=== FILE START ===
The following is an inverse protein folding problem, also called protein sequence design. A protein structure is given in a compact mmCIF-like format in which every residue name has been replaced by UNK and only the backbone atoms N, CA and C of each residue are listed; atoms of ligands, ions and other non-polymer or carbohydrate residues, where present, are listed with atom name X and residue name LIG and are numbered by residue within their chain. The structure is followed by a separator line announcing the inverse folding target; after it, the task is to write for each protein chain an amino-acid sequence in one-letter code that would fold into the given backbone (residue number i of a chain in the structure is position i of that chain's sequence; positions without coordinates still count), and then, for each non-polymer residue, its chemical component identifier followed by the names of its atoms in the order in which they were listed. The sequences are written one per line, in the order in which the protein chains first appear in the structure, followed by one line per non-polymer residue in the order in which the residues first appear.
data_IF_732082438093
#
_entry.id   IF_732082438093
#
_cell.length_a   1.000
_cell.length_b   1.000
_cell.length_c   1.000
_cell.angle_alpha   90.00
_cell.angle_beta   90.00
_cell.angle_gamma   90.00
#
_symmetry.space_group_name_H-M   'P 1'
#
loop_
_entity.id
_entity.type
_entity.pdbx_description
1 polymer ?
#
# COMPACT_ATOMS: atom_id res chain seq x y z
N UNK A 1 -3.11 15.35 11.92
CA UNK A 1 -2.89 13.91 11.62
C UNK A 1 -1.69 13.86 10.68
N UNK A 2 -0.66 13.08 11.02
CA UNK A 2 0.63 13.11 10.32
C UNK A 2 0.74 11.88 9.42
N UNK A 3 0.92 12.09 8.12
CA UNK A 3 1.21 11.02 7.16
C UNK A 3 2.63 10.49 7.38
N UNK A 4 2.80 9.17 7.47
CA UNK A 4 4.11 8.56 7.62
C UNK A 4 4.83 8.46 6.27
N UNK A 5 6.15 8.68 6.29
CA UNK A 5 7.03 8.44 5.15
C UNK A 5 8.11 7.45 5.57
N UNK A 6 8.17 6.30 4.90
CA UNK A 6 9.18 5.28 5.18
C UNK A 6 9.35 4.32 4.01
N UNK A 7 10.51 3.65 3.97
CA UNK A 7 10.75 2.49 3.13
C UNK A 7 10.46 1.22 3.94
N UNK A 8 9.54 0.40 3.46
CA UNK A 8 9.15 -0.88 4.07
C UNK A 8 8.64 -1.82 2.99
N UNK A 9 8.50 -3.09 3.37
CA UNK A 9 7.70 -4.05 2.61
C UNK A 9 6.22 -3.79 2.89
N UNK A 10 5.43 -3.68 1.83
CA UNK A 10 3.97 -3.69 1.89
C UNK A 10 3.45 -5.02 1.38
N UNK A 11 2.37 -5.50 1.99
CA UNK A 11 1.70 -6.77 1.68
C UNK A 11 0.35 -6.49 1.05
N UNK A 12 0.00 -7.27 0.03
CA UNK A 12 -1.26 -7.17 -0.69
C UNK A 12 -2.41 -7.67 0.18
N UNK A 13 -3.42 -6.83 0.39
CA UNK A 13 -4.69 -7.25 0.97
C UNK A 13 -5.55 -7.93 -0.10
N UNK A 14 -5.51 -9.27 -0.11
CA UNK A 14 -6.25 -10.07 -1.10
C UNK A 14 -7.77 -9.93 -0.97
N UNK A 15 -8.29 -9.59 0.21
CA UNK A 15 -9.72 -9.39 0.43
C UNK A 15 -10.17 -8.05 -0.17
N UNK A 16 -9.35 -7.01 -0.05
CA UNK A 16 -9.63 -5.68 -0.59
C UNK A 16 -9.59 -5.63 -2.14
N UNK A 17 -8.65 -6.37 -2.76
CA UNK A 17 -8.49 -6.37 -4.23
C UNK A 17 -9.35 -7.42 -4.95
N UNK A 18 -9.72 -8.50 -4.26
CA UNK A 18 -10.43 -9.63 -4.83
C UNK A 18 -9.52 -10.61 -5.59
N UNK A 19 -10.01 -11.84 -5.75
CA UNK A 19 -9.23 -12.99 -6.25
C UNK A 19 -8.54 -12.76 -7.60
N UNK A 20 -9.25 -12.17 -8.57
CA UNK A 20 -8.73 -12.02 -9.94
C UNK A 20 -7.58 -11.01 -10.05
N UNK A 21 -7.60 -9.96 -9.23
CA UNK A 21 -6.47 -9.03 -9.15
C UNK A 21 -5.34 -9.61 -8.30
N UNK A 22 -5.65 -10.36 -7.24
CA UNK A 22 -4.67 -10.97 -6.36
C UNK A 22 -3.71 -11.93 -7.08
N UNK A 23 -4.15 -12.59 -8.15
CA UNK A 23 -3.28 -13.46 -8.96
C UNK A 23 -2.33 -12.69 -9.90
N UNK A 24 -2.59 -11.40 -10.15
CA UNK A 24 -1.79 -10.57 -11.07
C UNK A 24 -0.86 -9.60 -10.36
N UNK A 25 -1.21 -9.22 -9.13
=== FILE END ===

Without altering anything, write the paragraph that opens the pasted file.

The following is an inverse protein folding problem, also called protein sequence design. A protein structure is given in a compact mmCIF-like format in which every residue name has been replaced by UNK and only the backbone atoms N, CA and C of each residue are listed; atoms of ligands, ions and other non-polymer or carbohydrate residues, where present, are listed with atom name X and residue name LIG and are numbered by residue within their chain. The structure is followed by a separator line announcing the inverse folding target; after it, the task is to write for each protein chain an amino-acid sequence in one-letter code that would fold into the given backbone (residue number i of a chain in the structure is position i of that chain's sequence; positions without coordinates still count), and then, for each non-polymer residue, its chemical component identifier followed by the names of its atoms in the order in which they were listed. The sequences are written one per line, in the order in which the protein chains first appear in the structure, followed by one line per non-polymer residue in the order in which the residues first appear.